Steve Macfarlane
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For 50 reviews, this critic has graded:
  • 26% higher than the average critic
  • 6% same as the average critic
  • 68% lower than the average critic
On average, this critic grades 8 points lower than other critics. (0-100 point scale)

Steve Macfarlane's Scores

  • Movies
  • TV
Average review score: 51
Highest review score: 100 Level Five
Lowest review score: 0 Third Person
Score distribution:
  1. Positive: 21 out of 50
  2. Negative: 18 out of 50
50 movie reviews
    • 91 Metascore
    • 100 Steve Macfarlane
    Level Five pictorializes the cruel moment when curiosity encounters tragedy, and the all-too-human abandonment of interest that can follows.
    • 87 Metascore
    • 50 Steve Macfarlane
    For American viewers who don't know, the doc will be a worthy footnote to a long bout of deliberate cultural amnesia, but it's too telling that the Vietnamese remain in the background.
    • 83 Metascore
    • 75 Steve Macfarlane
    What first feels like a neurotic avoidance of Sol LeWitt the man instead becomes a kind of mirage of his life, as though he managed to evaporate into his body of work.
    • 83 Metascore
    • 75 Steve Macfarlane
    The series is both a testimonial to the vagaries of chance and an endlessly cyclical study into the implications of being studied.
    • 79 Metascore
    • 75 Steve Macfarlane
    This is a summer blockbuster contingent on grand bargains, tactical retreats, and a ferocious, inevitable shock-and-awe campaign.
    • 79 Metascore
    • 88 Steve Macfarlane
    A film for those who, whether here or in Israel, believe the law is the beginning, and not the end, of rights discourse.
    • 79 Metascore
    • 63 Steve Macfarlane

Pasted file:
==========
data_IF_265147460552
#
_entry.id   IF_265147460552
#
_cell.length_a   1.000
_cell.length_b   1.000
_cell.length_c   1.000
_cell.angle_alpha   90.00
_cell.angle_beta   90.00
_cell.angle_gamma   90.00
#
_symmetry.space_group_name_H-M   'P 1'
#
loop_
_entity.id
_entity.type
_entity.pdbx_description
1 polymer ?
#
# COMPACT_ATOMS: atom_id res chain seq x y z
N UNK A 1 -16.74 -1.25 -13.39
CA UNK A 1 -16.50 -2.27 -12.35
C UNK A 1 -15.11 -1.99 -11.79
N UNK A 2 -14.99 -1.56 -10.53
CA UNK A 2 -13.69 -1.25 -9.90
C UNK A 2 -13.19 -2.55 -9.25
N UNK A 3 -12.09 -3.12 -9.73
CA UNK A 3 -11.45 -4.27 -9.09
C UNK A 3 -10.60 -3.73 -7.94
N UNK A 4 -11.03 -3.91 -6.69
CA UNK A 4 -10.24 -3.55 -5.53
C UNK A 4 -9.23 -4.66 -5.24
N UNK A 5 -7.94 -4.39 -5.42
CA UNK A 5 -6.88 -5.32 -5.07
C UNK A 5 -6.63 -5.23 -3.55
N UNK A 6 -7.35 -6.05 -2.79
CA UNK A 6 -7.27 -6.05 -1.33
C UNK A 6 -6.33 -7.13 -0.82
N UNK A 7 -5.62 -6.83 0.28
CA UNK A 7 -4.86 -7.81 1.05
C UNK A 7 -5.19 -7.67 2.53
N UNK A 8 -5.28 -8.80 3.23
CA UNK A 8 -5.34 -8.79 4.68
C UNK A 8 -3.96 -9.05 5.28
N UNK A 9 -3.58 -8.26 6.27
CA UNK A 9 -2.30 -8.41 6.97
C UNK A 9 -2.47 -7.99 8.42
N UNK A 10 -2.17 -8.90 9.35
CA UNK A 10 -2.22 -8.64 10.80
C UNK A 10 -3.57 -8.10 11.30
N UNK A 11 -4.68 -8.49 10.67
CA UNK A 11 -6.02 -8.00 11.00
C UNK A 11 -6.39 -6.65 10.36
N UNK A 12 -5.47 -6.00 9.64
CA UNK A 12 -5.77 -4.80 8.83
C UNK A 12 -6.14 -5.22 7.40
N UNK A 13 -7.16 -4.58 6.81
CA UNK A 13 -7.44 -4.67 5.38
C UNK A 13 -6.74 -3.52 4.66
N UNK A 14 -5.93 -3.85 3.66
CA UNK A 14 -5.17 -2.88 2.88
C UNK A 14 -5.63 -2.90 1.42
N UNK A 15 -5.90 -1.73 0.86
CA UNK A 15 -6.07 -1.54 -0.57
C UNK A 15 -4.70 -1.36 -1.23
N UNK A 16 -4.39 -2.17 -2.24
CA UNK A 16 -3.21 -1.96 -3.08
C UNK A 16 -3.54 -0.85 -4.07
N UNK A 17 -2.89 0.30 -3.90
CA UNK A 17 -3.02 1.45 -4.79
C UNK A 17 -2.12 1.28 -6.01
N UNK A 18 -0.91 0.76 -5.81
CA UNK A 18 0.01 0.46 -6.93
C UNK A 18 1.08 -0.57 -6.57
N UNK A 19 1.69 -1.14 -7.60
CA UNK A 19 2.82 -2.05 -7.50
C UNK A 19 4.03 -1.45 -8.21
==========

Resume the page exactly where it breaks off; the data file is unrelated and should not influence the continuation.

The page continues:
The filmmakers spend vastly more time chronicling bigoted remarks from Romanians about gypsy life than they do actual gypsy life, so a minor crisis of perspective hangs over Our School.
    • 76 Metascore
    • 75 Steve Macfarlane
    Mud
    The film ultimately succeeds thanks to small details, from its deep-fried lingo and the swampy texture of its location photography to its uniformly expert cast.
    • 76 Metascore
    • 88 Steve Macfarlane
    A magnificently quizzical diagram of two ceaselessly inquiring minds in perfect tandem, like a raw X-ray of atomized creativity.
    • 75 Metascore
    • 75 Steve Macfarlane
    Whatever your foreknowledge of low-budget Brooklyn dramedies, it's impossible that Gillian Robespierre's film won't lob you at least a few curveballs.
    • 75 Metascore
    • 63 Steve Macfarlane
    A dazzling heist film that can't help but come off as duly influenced by Steven Soderbergh's Ocean's trilogy, South Korea's number one box-office champ of all time is never less than clever.
    • 73 Metascore
    • 50 Steve Macfarlane
    It foists its own retelling of Angela Davis's story over any contemplation of her politics, effectively neutering their power as it could apply to today in the hands of a proper film essayist.
    • 72 Metascore
    • 63 Steve Macfarlane
    With My Brother the Devil, writer-director Sally El Hosaini tells a story both operatic in its implications and quotidian in its sensory, day-to-day details.
    • 71 Metascore
    • 88 Steve Macfarlane